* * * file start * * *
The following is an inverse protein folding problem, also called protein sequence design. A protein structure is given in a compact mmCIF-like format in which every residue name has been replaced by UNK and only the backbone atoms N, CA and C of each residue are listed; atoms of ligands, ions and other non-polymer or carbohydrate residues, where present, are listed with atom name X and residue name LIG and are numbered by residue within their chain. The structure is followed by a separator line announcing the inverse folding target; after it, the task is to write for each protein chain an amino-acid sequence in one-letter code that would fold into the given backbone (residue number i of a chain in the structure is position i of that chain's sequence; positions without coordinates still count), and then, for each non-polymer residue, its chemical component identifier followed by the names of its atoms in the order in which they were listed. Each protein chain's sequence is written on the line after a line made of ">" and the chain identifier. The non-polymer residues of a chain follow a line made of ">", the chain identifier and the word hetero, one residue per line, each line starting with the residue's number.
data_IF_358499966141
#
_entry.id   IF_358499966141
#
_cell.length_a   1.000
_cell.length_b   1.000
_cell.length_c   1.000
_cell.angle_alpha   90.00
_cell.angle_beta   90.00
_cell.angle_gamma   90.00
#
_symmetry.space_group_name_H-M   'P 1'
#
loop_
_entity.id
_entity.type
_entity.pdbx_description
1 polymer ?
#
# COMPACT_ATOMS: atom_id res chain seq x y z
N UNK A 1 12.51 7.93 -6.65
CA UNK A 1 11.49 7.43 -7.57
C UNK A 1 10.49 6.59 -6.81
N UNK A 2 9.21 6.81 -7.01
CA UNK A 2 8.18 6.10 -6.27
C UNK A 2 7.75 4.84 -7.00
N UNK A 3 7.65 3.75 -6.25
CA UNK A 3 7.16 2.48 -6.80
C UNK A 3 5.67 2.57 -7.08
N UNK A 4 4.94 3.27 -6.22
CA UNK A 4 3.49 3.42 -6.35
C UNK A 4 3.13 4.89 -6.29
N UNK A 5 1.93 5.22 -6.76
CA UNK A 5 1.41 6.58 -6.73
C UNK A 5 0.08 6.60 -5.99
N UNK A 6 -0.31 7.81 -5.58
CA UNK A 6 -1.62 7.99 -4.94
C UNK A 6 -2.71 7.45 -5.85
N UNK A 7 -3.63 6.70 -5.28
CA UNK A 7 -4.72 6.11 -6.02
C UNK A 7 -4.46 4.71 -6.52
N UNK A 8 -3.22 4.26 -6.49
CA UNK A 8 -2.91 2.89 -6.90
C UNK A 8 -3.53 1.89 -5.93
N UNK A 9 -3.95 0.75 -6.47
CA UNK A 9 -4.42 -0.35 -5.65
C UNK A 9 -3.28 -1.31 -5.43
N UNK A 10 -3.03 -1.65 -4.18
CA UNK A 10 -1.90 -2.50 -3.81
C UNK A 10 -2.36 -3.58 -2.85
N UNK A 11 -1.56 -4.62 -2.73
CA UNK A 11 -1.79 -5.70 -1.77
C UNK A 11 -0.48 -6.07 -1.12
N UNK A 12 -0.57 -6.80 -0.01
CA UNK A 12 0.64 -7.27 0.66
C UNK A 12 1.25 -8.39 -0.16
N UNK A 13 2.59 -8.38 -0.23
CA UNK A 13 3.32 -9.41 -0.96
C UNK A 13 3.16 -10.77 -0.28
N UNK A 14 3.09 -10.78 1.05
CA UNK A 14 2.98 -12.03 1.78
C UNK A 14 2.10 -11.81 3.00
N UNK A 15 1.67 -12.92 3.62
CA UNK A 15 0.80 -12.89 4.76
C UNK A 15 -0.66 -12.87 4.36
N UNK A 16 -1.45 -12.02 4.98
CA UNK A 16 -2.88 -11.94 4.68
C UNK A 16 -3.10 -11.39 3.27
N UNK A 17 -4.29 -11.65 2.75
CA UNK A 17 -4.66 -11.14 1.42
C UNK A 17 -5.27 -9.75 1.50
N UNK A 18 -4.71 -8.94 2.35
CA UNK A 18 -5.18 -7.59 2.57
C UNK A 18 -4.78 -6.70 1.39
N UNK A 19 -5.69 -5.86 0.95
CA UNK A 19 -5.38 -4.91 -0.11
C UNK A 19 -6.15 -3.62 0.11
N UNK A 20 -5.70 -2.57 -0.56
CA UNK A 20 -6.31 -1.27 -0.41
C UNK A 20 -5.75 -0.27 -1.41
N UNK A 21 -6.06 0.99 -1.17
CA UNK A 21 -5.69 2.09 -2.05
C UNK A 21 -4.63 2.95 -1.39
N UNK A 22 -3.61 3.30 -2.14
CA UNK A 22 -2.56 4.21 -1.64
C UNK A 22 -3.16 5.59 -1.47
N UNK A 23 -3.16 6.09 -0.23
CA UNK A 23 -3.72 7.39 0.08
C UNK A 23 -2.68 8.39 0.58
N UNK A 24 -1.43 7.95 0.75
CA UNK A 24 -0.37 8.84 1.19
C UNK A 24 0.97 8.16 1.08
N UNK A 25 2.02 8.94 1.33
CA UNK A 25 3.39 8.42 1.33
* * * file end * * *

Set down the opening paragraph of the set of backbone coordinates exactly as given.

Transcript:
The following is an inverse protein folding problem, also called protein sequence design. A protein structure is given in a compact mmCIF-like format in which every residue name has been replaced by UNK and only the backbone atoms N, CA and C of each residue are listed; atoms of ligands, ions and other non-polymer or carbohydrate residues, where present, are listed with atom name X and residue name LIG and are numbered by residue within their chain. The structure is followed by a separator line announcing the inverse folding target; after it, the task is to write for each protein chain an amino-acid sequence in one-letter code that would fold into the given backbone (residue number i of a chain in the structure is position i of that chain's sequence; positions without coordinates still count), and then, for each non-polymer residue, its chemical component identifier followed by the names of its atoms in the order in which they were listed. Each protein chain's sequence is written on the line after a line made of ">" and the chain identifier. The non-polymer residues of a chain follow a line made of ">", the chain identifier and the word hetero, one residue per line, each line starting with the residue's number.